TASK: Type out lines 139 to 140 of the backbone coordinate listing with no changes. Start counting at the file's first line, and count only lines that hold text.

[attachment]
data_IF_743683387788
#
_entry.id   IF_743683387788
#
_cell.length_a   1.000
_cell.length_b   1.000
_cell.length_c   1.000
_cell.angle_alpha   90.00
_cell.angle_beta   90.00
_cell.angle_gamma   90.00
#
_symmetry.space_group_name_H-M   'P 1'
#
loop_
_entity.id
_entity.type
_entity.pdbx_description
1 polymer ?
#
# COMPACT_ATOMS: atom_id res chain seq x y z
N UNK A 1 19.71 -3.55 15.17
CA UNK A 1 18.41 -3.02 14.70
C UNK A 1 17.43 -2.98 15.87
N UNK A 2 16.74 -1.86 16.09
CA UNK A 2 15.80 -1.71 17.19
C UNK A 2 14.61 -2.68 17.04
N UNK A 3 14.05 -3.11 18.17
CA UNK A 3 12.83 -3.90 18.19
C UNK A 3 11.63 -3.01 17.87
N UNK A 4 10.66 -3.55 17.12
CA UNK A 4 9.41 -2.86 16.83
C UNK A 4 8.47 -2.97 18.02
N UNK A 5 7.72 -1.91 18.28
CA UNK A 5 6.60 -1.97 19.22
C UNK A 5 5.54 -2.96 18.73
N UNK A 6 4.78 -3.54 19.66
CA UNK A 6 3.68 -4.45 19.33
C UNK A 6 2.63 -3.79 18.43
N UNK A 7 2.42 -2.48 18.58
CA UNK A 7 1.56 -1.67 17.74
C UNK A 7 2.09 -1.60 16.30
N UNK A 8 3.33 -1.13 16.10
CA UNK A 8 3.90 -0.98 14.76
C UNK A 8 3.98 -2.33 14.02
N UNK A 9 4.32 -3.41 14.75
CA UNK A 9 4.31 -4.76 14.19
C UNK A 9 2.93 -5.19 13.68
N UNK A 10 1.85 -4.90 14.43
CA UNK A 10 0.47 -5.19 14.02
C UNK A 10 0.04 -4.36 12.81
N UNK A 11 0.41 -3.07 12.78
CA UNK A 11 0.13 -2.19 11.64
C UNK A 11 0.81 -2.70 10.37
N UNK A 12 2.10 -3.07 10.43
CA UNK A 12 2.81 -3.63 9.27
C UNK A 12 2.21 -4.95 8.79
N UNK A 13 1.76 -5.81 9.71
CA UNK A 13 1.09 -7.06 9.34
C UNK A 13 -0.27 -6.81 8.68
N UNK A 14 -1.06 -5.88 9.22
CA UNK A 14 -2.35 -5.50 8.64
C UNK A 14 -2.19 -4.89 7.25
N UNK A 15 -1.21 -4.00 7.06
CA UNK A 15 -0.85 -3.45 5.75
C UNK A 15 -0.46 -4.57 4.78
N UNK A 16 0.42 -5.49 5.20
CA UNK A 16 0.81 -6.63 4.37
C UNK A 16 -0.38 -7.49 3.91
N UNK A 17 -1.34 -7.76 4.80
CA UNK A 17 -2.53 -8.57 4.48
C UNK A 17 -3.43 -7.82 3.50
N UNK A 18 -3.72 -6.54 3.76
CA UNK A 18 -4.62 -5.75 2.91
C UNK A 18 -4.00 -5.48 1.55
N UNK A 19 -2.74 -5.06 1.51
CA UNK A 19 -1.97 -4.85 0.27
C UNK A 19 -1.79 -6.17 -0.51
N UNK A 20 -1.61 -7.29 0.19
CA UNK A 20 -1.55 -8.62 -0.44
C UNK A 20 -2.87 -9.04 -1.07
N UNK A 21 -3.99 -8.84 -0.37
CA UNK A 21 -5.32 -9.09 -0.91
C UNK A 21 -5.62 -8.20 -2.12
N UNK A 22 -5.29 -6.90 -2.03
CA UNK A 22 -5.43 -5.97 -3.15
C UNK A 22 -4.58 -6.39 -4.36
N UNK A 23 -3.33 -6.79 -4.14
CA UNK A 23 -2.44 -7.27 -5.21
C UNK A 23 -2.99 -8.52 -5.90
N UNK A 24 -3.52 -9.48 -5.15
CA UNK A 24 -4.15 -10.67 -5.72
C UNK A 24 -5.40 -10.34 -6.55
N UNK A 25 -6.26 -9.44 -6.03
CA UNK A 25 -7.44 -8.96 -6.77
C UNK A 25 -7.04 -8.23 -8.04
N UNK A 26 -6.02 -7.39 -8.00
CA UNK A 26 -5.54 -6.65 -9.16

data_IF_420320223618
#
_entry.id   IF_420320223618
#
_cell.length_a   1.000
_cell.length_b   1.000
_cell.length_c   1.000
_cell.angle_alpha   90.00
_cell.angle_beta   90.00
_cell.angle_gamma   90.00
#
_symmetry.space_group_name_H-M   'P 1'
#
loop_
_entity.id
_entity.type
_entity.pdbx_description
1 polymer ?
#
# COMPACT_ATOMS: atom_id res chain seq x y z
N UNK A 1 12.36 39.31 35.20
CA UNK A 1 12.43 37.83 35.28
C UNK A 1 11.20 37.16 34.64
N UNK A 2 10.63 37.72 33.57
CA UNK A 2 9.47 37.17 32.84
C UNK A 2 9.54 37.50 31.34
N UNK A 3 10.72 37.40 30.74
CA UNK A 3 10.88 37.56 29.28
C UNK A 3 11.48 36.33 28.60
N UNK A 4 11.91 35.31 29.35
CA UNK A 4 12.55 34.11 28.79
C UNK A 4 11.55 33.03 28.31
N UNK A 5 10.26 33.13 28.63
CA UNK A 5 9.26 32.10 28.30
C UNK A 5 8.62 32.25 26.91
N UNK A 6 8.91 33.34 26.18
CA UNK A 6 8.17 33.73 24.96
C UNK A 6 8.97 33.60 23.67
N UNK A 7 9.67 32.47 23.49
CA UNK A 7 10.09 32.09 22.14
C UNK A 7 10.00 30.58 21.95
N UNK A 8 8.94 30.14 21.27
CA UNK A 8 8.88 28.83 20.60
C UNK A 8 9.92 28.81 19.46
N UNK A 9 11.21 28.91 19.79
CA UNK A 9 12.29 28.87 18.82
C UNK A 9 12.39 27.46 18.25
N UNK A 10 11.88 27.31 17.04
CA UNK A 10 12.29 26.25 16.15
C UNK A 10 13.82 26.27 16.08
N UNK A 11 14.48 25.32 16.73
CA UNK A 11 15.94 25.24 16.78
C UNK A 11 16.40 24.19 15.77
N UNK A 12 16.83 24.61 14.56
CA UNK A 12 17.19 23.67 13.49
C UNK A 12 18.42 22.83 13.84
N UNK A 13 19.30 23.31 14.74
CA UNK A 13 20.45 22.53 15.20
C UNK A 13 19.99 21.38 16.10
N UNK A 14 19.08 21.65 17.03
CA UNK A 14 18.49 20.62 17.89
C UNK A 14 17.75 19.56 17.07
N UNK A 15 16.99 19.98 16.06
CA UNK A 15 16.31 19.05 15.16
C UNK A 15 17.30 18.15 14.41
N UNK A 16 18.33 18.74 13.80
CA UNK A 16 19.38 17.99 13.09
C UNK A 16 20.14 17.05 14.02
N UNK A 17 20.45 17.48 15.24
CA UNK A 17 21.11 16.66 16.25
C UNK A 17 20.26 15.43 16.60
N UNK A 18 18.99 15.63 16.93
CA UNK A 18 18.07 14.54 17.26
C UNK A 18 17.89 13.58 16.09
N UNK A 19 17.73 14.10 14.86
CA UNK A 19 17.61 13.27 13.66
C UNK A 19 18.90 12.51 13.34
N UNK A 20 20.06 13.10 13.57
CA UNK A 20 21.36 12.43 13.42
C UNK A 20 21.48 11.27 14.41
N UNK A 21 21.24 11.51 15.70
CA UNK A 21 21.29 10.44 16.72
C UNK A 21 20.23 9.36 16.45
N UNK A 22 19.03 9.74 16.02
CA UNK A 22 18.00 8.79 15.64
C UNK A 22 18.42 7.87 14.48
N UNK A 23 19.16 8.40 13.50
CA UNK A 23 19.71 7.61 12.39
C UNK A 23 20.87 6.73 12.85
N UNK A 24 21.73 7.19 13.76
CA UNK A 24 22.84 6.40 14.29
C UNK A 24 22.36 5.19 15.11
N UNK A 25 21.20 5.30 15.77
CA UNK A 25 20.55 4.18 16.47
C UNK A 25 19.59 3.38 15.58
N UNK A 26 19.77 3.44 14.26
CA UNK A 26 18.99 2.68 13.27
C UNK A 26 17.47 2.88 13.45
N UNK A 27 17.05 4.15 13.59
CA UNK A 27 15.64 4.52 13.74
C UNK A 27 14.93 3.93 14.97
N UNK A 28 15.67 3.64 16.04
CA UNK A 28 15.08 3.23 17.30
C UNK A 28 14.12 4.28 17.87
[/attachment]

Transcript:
N UNK A 8 8.94 30.14 21.27
CA UNK A 8 8.88 28.83 20.60